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Tiffany Studios New York Jeweled "Drophead Dragonfly" Table Lamp


Tiffany’s “Drophead Dragonfly” features a frieze of the long tapering leaves of the graceful cattail. A series of dragonflies appear to hover momentarily at the edge of the light, at the height of a golden sunset. With its intense, rich colors at the bright center of the spectrum, this alluring lamp fills its surroundings with a clear, golden luminosity and inviting warmth. Their wings are composed of sea green, rose, and orange-colored foliage glass. The dragonflies' wings are crafted from Tiffany's unique foliage glass, painstakingly created by slowly expanding a glass bubble and then fracturing it, before rolling the shards into a single sheet to replicate the iridescent splendor of dragonfly wings.

The elaborate base of the table lamp, with its six rootlike feet and row of favrile glass balls, was relatively costly, priced at $110 in 1906. Its design was inspired by the statuesque roots of the mangrove tree, which thrive along the lush Florida coast. Tiffany's fascination with the state began in 1884 when he accompanied his wife Louis to St. Augustine. Starting in 1909, Tiffany made annual winter visits to Miami until he eventually settled in his final estate, Comfort Lodge, located on the prestigious millionaire's row. Appropriately, his estate was beautifully surrounded by ancient mangroves.


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  • Product Details
  • Curator's Notes

Item #: L-20733
Artist: Tiffany Studios New York
Country: United States
Circa: 1910
Dimensions: 22" diameter, 32" height.
Materials: Favrile Glass, Bronze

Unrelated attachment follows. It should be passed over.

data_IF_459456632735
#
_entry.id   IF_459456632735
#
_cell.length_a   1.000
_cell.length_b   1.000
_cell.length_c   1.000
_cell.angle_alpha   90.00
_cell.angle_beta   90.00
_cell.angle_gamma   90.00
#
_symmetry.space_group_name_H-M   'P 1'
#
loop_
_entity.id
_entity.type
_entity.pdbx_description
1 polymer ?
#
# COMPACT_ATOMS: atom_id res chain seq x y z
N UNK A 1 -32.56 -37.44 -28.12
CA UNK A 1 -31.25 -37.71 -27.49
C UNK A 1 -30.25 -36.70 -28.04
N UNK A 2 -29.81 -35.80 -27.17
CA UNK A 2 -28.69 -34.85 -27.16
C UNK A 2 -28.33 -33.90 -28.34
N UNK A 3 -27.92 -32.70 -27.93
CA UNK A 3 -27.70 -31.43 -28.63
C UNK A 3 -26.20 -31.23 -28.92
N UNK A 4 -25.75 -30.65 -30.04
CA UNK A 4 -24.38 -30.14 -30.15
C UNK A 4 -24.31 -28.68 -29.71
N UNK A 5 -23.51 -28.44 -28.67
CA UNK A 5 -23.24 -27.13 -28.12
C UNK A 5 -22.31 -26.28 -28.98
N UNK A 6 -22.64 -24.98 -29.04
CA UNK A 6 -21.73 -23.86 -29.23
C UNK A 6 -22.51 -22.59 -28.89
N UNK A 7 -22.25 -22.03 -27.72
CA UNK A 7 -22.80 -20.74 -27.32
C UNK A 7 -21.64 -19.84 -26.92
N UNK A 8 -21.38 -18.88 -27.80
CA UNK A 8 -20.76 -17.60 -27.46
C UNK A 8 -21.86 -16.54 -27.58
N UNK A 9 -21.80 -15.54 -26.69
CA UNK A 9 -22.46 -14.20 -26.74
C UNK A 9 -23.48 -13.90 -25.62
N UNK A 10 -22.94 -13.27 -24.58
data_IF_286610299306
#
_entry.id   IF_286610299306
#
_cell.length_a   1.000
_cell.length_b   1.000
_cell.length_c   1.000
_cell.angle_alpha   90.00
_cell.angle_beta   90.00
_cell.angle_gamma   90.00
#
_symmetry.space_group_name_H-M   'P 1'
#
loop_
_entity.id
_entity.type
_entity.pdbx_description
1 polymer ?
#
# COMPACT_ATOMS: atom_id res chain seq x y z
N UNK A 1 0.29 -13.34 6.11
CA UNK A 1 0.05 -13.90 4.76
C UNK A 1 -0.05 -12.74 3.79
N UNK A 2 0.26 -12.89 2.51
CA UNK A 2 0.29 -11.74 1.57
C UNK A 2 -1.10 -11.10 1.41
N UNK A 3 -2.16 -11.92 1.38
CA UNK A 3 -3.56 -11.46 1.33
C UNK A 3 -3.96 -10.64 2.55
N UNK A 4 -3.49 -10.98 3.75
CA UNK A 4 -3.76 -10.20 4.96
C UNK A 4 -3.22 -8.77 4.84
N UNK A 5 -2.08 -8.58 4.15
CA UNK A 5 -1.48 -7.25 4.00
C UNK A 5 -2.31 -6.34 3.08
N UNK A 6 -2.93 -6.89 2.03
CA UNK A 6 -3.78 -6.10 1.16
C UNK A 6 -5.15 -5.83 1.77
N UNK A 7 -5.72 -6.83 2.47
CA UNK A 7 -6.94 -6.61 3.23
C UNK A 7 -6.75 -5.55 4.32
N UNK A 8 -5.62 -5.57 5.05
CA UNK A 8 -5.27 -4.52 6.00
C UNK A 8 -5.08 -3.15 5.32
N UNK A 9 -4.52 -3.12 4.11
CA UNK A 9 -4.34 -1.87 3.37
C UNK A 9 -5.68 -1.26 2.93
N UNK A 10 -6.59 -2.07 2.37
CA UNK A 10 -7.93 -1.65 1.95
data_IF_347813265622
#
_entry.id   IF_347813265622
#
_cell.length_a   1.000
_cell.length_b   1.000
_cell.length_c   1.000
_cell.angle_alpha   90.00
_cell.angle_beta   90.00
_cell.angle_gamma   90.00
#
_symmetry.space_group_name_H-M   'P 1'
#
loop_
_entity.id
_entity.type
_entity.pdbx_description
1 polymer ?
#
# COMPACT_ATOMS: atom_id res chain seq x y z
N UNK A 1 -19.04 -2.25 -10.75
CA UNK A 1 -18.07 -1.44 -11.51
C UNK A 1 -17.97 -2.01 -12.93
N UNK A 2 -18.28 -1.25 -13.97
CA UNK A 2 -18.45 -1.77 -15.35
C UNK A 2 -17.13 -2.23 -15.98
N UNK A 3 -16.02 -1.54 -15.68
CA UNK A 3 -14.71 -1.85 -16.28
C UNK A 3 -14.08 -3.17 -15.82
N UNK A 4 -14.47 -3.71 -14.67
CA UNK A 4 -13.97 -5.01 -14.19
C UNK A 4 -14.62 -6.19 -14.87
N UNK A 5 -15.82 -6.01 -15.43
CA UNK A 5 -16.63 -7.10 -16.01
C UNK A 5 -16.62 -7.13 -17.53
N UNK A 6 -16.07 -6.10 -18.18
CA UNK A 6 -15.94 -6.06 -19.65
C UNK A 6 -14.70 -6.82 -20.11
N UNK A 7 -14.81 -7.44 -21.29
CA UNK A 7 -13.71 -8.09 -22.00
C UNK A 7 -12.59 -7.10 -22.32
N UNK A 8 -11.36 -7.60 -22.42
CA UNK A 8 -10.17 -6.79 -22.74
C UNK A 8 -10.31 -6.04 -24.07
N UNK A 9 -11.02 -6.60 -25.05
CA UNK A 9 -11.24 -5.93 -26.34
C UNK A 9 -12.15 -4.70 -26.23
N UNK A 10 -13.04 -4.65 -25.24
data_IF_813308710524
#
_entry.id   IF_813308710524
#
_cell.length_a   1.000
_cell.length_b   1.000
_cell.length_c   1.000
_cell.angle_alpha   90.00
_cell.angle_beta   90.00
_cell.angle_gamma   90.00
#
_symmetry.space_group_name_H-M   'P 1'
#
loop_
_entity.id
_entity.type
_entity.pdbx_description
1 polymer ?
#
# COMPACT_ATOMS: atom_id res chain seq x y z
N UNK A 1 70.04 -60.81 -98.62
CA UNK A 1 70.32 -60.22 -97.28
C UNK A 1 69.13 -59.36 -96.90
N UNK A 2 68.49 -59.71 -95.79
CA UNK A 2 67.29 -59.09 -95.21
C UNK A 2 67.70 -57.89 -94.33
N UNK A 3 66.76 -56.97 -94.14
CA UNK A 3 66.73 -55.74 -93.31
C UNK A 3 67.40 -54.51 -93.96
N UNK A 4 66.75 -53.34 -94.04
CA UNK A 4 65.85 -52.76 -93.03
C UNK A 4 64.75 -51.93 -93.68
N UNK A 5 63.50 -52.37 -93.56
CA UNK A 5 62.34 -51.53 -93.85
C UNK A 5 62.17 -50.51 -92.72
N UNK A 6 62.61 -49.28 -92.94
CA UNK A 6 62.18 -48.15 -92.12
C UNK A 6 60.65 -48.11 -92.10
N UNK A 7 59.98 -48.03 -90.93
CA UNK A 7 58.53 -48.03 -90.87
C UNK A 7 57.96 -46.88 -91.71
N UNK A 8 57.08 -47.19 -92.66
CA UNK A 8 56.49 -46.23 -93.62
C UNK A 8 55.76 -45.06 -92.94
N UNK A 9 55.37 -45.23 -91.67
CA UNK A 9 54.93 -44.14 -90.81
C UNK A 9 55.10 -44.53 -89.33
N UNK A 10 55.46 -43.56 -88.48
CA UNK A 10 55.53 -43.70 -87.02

Shade Signed: Tiffany Studios New York 1507
Base Signed: Tiffany Studios New York 392
Literature: A similar shade is pictured in: The Lamps of Tiffany, by Dr. Egon Neustadt, New York: The Fairfield Press, 1970, p. 172, plate 239. A similar base is pictured in:Dr. Egon Neustadt, The Lamps of Tiffany, New York, 1970, pp. 177; William Feldstein, Jr. and Alastair Duncan, The Lamps of Tiffany Studios, New York, 1983, p. 127; Robert Koch, Louis C. Tiffany: The Collected Works of Robert Koch, Atglen, PA, 2001, p. 243; Martin Eidelberg, Alice Cooney Frelinghuysen, Nancy A. McClelland and Lars Rachen, The Lamps of Louis Comfort Tiffany, New York, 2005, p. 86

In their various iterations, dating from 1906 and before, dragonfly lamps were among the earliest, most popular, and most costly of Tiffany Studios designs. The dragonfly was a leitmotif of the Art Nouveau, but Louis Tiffany encountered the creature and explored its form and significance throughout his childhood and artistic life, beginning as a youngster who sketched au plein air in the woods and wetlands surrounding his father’s summer house. At Tiffany & Co., Louis encountered dragonflies in the metalwork of Edward C. Moore, who was strongly inspired by the Katsushika Hokusai’s woodblock prints and their evocative views into the minute worlds of butterflies, dragonflies and grasshoppers. At his Laurelton Hall estate, an artwork of nature coaxed into form over decades, Tiffany observed these insects in the teeming salt water marshes and wetlands of Oyster Bay. The dragonfly’s iridescent wings, lustrous, metallic body, and wetland habitat of blues and greens embodied many of Louis’ fascinations with the ephemeral phenomena of color and light. Dragonflies served as inspiration in a variety of Louis’ most notable lamps, as well a remarkable early jewel, the dragonfly hair ornament in the collection of the Metropolitan Museum of Art.
Since Tiffany Studio artisans were given the freedom to select particular textures, patterns, hues, tones and saturations of the glass they would use for each shade, the lamps are unique in subtle ways. Among this lamp’s particular charms is the dichroism of its shade. The reddish amber dichroism of the green glass, an innovative effect achieved through the addition of minute amounts of silver and gold, is readily seen when the shade is viewed from within. In addition, beautiful and subtle features enhance its interior, and are evident on closer inspection. The interior coppered lead surfaces of the shade were gilded, enhancing the shade’s light transmission and golden brightness. Further, the risers spiral in whiplash curves up to the light cluster, and are enhanced with exotic shell motifs where they join the columnar base. With its stylized naturalism, restrained palette, innovative glass, subtle shading, and early gilt surface, the lamp is a unified work of beauty.